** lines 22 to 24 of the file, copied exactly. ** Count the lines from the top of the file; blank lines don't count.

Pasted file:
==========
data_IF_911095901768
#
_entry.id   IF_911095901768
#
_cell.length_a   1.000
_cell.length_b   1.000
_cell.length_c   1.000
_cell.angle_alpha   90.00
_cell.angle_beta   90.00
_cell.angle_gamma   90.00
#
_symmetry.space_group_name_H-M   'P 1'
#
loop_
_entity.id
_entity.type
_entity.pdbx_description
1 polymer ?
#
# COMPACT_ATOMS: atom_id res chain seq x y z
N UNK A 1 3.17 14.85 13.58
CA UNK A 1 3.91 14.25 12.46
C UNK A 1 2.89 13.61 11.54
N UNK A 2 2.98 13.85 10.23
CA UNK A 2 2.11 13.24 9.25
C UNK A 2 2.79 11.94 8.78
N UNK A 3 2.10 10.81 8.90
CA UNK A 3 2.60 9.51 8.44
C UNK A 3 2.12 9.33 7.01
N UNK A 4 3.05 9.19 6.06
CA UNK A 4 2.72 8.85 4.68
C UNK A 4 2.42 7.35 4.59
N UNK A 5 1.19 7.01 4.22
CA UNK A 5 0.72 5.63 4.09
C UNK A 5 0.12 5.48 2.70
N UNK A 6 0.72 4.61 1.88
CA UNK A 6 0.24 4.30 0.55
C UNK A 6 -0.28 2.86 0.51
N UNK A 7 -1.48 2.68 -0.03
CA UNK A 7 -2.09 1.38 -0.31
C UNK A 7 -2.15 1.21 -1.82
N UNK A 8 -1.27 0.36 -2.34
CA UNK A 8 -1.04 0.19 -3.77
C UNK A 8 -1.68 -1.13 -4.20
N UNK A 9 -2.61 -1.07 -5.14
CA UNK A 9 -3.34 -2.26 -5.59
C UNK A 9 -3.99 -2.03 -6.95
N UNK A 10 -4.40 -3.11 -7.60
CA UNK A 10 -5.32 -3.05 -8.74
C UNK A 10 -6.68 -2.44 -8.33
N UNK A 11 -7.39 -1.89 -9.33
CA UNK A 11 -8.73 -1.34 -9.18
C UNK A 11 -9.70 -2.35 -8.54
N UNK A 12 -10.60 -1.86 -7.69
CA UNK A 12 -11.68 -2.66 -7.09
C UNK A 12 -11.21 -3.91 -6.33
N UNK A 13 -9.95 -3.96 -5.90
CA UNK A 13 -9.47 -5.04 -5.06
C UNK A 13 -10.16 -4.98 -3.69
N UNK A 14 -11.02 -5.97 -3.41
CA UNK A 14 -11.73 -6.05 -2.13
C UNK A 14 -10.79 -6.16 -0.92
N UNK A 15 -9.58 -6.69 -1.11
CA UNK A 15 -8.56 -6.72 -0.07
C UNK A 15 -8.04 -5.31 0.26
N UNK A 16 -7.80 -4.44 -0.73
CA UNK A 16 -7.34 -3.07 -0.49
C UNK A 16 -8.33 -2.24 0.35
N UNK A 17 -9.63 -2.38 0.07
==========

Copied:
CA UNK A 1 3.91 14.25 12.46
C UNK A 1 2.89 13.61 11.54
N UNK A 2 2.98 13.85 10.23